Dreams of a School Come True - The Story of NIS
Founded by enthusiastic and supportive members of the community in the early 1960s, NIS has been able to develop with the changing needs of our students from our little corner of the outskirts of Nagoya for 50 years. What we have changed to become from then, and where we will surely grow to be from now, mirrors the economical growth of the region and the changing makeup of the international population of Nagoya we serve. What has remained constant, however, is the belief as a community in the importance of doing whatever is needed to ensure that we can deliver the school mission to each student who calls NIS home.
It was difficult to envision a school like NIS in the early 1960s. Immediately following World War II, Japan was busy rebuilding and readjusting. The waves of missionaries, military personnel, and employees from foreign companies arriving in Nagoya, an industrial city cradled between two larger metropolises of Tokyo and Osaka, naturally needed schooling for their children as well.
After the temporary U.S. military-run Nagoya American School (NAS) closed in 1957, the options for an education taught in English were extremely limited. Lockheed, one of the first American companies to move in to the Chubu region, stepped into the gap and formed a school in the neighboring prefecture of Gifu that ran until 1963. When it closed, the small Canadian mission-based Apostolic Christian Academy (ACA), which operated out of a home in Chikusa-ku suddenly became the only option in the Chubu region for an English-based education. Parents grew concerned and began to think of options and dream of a new school, as ACA was bulging at the seams and it became evident that a non-sectarian school with no other purpose but to serve the entire international community was needed.
Creating a School out of Nothing
At the same time, Japan was buzzing in preparation for hosting the 1964 Tokyo Summer Olympics, the first to be held in Asia, and the final tracks were being laid to connect Nagoya in a high-speed rail link with Osaka and Tokyo. The future was looking bright for Nagoya, and local business leaders began to recognize that if Nagoya was to become an international city, it also needed an international school. It soon became evident to the group of parents that they were not alone in their dream.
Dr. David Smith, the director of the Nagoya American Cultural Center, was an important ally for the idea of a non-sectarian international school from early on. He met with parents and shared their idea of a school with key people in the local Nagoya business and government. After months of dreaming, Smith convened the first Board of Directors meeting for Nagoya International School (NIS) on December 18, 1963. A timeline was set out and classes were projected to start in September, 1964.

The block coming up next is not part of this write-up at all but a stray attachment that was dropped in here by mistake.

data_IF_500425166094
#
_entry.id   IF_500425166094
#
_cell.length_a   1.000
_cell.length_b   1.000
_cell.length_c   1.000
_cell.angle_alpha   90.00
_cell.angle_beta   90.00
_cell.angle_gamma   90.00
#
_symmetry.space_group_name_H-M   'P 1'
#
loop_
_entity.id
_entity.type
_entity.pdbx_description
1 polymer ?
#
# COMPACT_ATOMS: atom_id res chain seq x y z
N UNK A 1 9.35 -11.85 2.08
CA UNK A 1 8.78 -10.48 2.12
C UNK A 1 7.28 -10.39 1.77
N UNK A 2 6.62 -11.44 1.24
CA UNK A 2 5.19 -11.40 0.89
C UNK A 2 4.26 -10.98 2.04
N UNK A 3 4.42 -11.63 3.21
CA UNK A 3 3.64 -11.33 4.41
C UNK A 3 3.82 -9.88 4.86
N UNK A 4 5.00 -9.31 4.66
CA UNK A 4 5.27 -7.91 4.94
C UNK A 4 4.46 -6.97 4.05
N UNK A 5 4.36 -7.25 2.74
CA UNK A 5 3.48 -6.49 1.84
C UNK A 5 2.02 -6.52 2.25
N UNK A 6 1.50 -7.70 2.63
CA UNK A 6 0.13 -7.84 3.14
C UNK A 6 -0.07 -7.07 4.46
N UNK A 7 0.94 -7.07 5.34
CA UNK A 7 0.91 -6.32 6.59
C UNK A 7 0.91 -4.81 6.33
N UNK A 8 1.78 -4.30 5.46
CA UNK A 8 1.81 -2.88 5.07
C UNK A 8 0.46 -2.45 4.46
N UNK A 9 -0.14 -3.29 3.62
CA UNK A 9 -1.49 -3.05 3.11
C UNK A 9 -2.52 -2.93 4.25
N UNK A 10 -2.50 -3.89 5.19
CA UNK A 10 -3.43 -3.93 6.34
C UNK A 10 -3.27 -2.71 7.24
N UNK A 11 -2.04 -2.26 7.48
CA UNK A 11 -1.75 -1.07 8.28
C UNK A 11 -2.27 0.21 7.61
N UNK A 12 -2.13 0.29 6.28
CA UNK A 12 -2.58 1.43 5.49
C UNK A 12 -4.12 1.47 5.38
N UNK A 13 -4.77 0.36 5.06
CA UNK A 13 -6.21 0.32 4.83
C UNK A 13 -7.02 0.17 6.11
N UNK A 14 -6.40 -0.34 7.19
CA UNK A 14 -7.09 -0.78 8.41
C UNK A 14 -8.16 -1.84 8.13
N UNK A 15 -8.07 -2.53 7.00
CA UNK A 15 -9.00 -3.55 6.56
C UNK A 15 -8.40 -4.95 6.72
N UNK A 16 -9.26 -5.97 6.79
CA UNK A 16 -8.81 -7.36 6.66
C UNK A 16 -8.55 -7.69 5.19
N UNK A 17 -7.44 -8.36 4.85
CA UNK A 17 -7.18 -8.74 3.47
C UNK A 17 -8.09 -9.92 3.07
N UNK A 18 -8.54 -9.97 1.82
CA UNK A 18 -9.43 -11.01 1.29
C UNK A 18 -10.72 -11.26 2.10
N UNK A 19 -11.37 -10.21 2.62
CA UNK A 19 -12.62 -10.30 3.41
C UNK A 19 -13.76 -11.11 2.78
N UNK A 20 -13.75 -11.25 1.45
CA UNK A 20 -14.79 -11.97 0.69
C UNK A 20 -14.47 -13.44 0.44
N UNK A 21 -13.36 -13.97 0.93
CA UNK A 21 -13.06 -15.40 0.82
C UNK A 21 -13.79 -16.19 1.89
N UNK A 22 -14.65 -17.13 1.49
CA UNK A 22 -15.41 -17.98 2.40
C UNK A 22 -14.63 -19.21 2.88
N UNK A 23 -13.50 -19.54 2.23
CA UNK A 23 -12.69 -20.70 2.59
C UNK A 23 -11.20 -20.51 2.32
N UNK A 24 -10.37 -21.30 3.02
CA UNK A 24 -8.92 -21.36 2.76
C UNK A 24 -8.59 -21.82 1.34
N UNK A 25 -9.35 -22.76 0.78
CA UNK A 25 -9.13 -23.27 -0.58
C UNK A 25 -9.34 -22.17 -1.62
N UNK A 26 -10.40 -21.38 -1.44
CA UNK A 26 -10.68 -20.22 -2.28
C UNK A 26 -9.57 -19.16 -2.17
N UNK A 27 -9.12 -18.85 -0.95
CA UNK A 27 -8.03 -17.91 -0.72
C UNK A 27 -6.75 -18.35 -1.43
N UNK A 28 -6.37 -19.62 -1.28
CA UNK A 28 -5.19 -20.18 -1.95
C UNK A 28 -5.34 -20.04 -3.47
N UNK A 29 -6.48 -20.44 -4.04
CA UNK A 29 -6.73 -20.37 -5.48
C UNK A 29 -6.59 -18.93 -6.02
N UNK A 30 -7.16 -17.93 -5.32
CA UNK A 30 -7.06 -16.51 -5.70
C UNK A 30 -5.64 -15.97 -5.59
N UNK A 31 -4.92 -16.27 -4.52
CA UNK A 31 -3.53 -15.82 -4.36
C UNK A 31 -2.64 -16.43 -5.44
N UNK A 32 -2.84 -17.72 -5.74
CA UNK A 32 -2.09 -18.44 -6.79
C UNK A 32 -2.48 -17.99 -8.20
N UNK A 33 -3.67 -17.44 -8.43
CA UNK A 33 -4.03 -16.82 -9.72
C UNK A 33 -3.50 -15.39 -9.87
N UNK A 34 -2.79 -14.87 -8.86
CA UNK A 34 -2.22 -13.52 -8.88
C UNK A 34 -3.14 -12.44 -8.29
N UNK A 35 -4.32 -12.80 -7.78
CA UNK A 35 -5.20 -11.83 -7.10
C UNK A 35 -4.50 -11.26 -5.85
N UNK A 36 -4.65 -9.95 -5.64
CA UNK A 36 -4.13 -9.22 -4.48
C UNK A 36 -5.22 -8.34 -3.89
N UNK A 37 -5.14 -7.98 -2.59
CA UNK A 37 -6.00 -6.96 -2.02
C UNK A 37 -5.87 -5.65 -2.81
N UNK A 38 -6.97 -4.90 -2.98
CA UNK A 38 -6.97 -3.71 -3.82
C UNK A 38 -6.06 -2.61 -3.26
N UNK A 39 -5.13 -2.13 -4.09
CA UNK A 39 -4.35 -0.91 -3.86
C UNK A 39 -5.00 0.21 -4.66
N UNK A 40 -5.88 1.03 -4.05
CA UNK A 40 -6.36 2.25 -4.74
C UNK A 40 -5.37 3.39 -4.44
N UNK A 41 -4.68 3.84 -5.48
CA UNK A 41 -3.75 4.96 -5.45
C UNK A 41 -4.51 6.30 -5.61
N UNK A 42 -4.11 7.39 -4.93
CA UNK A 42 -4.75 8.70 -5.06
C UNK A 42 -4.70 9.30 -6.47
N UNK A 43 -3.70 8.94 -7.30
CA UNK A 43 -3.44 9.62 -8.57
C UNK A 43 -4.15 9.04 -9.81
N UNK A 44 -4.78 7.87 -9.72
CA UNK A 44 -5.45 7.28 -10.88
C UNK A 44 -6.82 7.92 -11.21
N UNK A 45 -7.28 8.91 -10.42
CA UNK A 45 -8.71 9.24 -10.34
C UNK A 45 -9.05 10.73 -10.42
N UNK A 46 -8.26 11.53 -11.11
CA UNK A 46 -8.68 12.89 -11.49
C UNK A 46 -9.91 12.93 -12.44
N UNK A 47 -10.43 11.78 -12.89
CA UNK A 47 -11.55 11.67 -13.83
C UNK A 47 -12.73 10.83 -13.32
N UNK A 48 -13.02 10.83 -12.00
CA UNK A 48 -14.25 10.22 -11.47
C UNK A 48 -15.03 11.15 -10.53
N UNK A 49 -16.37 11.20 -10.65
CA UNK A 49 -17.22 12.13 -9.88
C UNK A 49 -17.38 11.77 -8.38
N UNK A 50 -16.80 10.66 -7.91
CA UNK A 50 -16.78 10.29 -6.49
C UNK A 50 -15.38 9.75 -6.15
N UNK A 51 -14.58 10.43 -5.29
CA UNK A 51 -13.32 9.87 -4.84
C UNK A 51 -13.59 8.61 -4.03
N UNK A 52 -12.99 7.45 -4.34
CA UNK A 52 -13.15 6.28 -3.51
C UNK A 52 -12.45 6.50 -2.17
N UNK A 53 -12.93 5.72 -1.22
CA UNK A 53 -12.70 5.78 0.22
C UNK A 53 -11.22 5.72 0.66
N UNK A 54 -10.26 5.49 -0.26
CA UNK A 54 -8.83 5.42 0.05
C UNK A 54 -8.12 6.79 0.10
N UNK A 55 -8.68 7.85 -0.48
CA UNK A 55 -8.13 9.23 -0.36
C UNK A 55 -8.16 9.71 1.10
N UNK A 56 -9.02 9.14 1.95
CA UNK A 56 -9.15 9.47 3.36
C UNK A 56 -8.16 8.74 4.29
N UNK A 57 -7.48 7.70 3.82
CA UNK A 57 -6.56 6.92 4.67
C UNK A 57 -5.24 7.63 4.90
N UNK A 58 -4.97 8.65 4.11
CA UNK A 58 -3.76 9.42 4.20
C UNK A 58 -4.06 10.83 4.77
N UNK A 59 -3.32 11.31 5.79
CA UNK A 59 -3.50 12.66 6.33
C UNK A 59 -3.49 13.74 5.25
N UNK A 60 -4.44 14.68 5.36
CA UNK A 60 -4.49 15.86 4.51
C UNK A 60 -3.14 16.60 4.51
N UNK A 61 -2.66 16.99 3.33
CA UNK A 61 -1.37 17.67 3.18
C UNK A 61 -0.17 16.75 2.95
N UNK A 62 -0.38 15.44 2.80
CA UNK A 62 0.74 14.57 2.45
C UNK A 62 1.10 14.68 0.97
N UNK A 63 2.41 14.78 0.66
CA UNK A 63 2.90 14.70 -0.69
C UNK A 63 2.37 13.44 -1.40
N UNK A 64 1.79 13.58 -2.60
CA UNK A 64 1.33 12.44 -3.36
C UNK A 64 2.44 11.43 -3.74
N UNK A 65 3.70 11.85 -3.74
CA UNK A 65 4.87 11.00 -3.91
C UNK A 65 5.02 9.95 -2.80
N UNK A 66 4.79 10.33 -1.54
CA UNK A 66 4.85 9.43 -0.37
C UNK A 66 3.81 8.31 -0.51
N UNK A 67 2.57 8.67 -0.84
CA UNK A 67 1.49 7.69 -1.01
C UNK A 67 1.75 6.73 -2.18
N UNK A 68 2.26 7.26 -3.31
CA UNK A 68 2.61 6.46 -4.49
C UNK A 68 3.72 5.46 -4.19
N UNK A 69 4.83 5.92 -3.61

Everyone quickly discovered that it was not, however, an easy undertaking to start up a school. As described by Arlene Kelly in 1964, one of those concerned parents, NIS was nothing more than an idea shared by a group of parents and there “were no teachers, no money, no building, no equipment, no supplies, nothing!”
Largely due to the efforts of Smith, support poured in from groups such as the U.S. State Department, various mission boards and denominations, and leading figures in the Nagoya and prefectural governments. Priests from Nanzan Gakuen contributed educational expertise while the American School in Japan (ASIJ) provided assistance in curriculum development and supplies. The American Consulate procured supplies from various military schools, and Smith set up appointments with Aichi Governor Mikine Kuwahara and Nagoya City Mayor Kiyoshi Sugito, both of whom pledged their support. Kentaro Funatani of the Nagoya Branch of the First National City Bank of New York (now known as Citibank), Tomohiko Mizuno, president of the Nagoya Japan-America Society and Tomio Taki, president of the Takihyo Corporation, were also enlisted in the cause and would play key roles in the years ahead. Momentum was gathering.
In addition to the support given to the school by Smith and the U.S. State Department, the support from local business and government leaders was pivotal. Indeed, if it had not been for Aichi Governor Kuwahara’s belief in the vision of the school, NIS may not exist today as the prefectural government contributed much to the school’s establishment and long-term viability. It may have been a risky political move, but one the governor seemed to fully support. Clark Offner, who served as NIS board chairman three times, recalled later that when the governor was told by bureaucrats and assembly members that there was no precedent for making a governmental grant to an international school, Kuwahara said, “If there is no precedent, I will set one!”